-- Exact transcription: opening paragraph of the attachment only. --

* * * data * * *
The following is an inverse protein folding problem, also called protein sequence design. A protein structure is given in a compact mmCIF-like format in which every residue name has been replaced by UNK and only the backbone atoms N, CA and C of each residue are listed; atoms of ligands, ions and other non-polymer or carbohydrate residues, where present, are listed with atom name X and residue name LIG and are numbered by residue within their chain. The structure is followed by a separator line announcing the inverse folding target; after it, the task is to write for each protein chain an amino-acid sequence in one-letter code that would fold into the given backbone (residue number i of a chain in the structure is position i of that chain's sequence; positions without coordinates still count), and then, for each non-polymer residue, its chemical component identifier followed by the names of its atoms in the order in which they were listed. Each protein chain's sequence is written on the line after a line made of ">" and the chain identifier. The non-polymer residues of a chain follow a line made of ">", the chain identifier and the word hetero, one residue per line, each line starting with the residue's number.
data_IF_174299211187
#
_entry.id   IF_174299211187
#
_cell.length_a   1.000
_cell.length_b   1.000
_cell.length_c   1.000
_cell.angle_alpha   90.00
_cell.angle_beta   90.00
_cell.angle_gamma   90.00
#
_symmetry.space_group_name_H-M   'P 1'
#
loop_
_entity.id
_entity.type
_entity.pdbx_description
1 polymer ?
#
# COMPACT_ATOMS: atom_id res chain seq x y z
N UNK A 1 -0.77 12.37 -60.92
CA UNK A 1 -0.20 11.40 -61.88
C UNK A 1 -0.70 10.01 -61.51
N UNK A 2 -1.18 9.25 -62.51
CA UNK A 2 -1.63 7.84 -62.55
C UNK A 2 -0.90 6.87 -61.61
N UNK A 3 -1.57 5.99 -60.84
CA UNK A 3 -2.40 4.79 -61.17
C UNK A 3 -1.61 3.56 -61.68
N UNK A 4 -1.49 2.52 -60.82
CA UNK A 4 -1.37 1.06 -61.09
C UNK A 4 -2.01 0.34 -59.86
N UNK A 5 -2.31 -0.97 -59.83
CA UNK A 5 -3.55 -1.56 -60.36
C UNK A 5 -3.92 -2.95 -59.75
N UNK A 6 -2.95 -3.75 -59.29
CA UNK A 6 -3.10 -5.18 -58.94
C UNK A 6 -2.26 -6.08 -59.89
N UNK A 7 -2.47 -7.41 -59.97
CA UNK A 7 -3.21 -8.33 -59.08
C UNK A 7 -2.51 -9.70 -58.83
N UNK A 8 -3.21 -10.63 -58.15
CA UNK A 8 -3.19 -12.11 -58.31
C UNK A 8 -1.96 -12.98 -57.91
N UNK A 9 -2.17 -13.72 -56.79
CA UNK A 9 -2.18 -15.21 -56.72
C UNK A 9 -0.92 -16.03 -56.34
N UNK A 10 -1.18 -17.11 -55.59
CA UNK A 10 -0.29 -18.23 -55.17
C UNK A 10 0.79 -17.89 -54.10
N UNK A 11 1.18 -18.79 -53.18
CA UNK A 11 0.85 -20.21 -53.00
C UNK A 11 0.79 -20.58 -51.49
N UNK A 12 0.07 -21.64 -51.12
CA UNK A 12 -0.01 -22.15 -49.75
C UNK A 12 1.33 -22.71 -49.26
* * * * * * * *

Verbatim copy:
The following is an inverse protein folding problem, also called protein sequence design. A protein structure is given in a compact mmCIF-like format in which every residue name has been replaced by UNK and only the backbone atoms N, CA and C of each residue are listed; atoms of ligands, ions and other non-polymer or carbohydrate residues, where present, are listed with atom name X and residue name LIG and are numbered by residue within their chain. The structure is followed by a separator line announcing the inverse folding target; after it, the task is to write for each protein chain an amino-acid sequence in one-letter code that would fold into the given backbone (residue number i of a chain in the structure is position i of that chain's sequence; positions without coordinates still count), and then, for each non-polymer residue, its chemical component identifier followed by the names of its atoms in the order in which they were listed. Each protein chain's sequence is written on the line after a line made of ">" and the chain identifier. The non-polymer residues of a chain follow a line made of ">", the chain identifier and the word hetero, one residue per line, each line starting with the residue's number.